One of the key questions we explored while in Berlin is how the Syrian Archive team approached and defined key concepts such as ‘visual evidence’, ‘digital memory’, ‘graphic content’, ‘factual claims’, ‘propagandist imagery’ etc. So I sort of had a list of key concepts pertaining to academic research on archives in times of conflict which I used as the backbone for the interview questions and discussions we had with them.

We were also particularly interested in the ways in which they thought of the issue of ‘archival value’; why did they think it was important to build and sustain an open-access database of video footage documenting the Syrian conflict? Who is it important for? And has this changed since the beginning of the uprising in 2011 until today?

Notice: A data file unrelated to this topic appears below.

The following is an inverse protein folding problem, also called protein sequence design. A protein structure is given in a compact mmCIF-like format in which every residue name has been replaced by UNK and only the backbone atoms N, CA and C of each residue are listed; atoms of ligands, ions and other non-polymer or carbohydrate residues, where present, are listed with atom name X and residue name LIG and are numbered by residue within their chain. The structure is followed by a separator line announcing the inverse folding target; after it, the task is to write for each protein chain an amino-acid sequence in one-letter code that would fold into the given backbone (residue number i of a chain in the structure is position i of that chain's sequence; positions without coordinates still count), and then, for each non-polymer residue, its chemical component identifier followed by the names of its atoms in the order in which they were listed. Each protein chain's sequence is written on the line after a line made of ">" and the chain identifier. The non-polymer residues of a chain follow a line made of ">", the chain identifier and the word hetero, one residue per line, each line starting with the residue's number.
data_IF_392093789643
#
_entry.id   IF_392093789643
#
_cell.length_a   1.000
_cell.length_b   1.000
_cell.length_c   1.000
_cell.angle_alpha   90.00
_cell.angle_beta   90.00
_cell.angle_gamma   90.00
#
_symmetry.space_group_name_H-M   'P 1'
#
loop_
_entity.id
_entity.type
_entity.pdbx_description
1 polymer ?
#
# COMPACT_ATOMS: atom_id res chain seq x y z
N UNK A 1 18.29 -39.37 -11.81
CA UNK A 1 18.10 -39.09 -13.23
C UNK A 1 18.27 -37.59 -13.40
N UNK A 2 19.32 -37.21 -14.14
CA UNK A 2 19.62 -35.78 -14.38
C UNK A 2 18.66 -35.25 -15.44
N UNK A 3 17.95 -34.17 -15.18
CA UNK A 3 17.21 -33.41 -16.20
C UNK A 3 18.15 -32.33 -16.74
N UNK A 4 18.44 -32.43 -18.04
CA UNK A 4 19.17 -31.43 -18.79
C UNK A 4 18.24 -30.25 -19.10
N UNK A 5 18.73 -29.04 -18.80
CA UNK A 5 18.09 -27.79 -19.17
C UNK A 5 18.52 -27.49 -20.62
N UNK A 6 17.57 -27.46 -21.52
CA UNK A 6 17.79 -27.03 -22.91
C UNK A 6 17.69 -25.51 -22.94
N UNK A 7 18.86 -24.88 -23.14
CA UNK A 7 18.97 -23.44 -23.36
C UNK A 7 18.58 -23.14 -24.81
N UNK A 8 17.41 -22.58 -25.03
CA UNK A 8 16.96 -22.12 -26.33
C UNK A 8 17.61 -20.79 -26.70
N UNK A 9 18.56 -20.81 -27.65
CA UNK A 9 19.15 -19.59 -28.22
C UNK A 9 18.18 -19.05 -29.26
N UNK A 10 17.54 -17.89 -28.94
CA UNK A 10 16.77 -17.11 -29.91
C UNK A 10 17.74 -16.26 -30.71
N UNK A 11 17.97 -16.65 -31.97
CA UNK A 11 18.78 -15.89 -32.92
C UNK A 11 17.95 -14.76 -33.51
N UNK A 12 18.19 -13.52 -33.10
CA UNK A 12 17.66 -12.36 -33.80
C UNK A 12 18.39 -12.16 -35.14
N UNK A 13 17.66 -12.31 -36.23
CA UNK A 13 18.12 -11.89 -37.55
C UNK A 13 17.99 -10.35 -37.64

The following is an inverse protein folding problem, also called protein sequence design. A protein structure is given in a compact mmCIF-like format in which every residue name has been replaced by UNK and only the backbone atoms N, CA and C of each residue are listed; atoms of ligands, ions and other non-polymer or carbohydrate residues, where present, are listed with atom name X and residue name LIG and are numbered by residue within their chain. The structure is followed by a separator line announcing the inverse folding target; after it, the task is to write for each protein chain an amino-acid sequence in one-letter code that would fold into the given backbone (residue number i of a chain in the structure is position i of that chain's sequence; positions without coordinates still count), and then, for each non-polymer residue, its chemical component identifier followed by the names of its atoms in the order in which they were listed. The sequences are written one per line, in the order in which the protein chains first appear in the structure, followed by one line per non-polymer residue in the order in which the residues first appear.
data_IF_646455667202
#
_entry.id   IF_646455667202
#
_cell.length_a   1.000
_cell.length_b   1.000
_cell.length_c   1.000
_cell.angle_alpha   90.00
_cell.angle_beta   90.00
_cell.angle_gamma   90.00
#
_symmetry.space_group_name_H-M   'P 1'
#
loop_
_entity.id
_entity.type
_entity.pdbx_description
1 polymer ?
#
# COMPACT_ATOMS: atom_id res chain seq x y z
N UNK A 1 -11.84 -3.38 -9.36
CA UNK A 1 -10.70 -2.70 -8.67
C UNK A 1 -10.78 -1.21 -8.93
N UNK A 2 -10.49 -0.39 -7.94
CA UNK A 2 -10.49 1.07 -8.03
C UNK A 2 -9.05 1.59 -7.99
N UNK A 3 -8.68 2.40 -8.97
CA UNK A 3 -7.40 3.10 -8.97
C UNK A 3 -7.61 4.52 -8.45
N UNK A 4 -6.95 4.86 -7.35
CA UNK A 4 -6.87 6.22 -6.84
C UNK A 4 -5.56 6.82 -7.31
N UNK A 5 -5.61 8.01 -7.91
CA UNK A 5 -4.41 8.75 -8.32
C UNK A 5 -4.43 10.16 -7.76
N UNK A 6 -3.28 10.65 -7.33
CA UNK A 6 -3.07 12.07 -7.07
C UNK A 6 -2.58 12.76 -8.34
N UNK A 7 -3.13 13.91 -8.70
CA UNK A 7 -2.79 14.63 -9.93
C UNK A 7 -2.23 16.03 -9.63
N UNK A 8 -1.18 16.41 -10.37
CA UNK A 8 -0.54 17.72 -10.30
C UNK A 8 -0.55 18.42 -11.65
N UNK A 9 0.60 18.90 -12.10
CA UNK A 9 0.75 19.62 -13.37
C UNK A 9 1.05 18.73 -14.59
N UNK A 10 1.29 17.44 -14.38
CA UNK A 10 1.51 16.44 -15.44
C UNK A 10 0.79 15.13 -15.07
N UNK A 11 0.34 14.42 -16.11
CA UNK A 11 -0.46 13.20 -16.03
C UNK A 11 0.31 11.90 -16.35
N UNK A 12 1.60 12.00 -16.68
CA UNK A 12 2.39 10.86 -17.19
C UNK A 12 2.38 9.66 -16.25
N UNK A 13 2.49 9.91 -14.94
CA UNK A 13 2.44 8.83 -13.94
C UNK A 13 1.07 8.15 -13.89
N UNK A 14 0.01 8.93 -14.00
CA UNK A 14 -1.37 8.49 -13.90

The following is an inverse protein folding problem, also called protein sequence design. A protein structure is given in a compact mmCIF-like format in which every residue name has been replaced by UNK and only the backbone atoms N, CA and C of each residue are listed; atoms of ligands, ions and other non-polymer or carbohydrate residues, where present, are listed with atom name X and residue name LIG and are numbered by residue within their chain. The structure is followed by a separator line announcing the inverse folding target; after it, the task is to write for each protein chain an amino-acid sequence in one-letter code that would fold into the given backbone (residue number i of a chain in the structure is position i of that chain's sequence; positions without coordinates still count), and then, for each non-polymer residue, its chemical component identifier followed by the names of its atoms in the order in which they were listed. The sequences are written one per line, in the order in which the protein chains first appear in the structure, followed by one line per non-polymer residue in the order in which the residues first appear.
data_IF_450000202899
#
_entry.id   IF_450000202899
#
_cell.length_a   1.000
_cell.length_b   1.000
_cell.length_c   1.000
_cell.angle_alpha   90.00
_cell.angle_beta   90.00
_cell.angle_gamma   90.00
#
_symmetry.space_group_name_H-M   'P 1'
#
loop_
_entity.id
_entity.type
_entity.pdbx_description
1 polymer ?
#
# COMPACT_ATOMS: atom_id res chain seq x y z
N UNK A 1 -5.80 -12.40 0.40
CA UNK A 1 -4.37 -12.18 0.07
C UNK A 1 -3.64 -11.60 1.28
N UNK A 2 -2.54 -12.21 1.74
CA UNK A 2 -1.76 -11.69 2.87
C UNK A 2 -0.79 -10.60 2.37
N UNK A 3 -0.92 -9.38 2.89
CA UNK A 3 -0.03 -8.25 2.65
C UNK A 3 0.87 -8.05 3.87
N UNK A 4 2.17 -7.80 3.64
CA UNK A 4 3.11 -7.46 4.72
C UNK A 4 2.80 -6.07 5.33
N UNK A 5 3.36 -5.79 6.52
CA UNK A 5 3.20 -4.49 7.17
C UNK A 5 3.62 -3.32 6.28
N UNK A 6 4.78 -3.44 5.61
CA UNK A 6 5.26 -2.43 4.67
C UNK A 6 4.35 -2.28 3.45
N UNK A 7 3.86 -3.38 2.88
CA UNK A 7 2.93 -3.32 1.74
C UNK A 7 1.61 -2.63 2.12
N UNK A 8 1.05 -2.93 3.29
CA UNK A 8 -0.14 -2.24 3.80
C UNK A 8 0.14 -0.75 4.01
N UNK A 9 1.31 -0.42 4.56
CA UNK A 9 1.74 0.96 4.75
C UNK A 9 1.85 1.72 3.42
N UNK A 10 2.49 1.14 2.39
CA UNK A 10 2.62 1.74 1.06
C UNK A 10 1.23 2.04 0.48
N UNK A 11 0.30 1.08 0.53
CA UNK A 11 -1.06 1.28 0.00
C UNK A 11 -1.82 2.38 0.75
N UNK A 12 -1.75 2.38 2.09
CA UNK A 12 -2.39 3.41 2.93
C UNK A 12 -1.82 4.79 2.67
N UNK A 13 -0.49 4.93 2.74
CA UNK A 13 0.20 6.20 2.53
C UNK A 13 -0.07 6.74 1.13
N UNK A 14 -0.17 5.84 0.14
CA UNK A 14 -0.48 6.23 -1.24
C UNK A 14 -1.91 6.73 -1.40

They aim to achieve three things through this work:

  1. to preserve data as a digital memory,
  2. to establish a verified database of human rights violations, and
  3. to act as an evidence tool for legally implementing justice and accountability as concept and practice in Syria.


So another key question we explored in our interviews is ‘Ethics’ > The Syrian Archive’s team are very articulate about a ‘Do not harm ethical framework’ which they say underlines their archival practices from the moment a video footage is identified, collected, processed and verified, until it is published as part of an online investigative report on human rights violations.

Taking into consideration my interest in an emerging ethical praxis of image activism in times of conflict I’m now exploring the ways in which my emerging understanding of the Syrian Archive’s internal processes could enable me to rethink my own research ethics agenda.